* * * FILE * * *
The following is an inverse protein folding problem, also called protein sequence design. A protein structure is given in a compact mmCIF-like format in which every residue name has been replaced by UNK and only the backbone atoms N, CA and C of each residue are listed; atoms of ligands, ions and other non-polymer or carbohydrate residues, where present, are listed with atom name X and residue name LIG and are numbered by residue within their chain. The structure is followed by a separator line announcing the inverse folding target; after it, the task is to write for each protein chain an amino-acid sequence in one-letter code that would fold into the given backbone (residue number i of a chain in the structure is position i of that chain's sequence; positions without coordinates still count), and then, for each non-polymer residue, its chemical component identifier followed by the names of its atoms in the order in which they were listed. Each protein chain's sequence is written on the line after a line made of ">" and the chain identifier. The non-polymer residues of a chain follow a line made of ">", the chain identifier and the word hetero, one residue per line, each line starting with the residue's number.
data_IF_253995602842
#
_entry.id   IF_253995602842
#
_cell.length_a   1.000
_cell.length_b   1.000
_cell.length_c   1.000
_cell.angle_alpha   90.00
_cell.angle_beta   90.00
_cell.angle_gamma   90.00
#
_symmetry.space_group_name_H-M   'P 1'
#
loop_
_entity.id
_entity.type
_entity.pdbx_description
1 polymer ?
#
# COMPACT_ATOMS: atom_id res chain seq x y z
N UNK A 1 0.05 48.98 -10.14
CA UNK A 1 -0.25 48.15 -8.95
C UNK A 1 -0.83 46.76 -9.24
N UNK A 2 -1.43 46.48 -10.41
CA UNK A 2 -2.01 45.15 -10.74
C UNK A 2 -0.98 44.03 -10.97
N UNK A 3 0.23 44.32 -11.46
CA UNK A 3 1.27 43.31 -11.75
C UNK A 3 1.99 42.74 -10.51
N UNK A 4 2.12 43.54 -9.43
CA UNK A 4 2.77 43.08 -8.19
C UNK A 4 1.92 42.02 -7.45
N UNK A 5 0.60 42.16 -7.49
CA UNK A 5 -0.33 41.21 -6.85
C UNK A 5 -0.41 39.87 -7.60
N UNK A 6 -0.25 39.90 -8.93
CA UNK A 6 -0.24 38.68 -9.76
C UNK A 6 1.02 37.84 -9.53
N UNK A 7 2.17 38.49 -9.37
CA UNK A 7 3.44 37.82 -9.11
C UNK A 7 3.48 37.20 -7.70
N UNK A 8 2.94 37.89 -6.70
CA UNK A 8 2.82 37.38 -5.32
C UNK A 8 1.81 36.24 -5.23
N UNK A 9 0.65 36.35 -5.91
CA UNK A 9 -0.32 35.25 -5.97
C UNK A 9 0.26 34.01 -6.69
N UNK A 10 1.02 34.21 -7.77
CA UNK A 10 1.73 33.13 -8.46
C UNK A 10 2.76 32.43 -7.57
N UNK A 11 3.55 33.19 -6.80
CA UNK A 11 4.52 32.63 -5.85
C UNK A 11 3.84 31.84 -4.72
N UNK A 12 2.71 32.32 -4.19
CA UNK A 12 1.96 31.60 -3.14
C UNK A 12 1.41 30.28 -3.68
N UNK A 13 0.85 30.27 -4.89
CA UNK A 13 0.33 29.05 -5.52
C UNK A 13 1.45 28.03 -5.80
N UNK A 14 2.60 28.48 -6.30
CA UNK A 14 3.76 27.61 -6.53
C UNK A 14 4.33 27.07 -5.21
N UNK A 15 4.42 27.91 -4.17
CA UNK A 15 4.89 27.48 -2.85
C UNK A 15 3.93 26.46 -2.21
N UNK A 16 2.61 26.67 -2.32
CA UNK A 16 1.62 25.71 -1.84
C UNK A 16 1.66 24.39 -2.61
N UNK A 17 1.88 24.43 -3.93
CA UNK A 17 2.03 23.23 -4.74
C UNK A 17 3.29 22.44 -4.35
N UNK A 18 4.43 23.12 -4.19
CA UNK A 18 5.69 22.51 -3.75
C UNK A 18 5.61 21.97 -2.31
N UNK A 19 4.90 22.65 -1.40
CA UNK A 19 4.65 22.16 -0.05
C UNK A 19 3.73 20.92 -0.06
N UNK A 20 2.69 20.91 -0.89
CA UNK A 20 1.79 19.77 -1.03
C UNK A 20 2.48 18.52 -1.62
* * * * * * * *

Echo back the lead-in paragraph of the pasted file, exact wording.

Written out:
The following is an inverse protein folding problem, also called protein sequence design. A protein structure is given in a compact mmCIF-like format in which every residue name has been replaced by UNK and only the backbone atoms N, CA and C of each residue are listed; atoms of ligands, ions and other non-polymer or carbohydrate residues, where present, are listed with atom name X and residue name LIG and are numbered by residue within their chain. The structure is followed by a separator line announcing the inverse folding target; after it, the task is to write for each protein chain an amino-acid sequence in one-letter code that would fold into the given backbone (residue number i of a chain in the structure is position i of that chain's sequence; positions without coordinates still count), and then, for each non-polymer residue, its chemical component identifier followed by the names of its atoms in the order in which they were listed. Each protein chain's sequence is written on the line after a line made of ">" and the chain identifier. The non-polymer residues of a chain follow a line made of ">", the chain identifier and the word hetero, one residue per line, each line starting with the residue's number.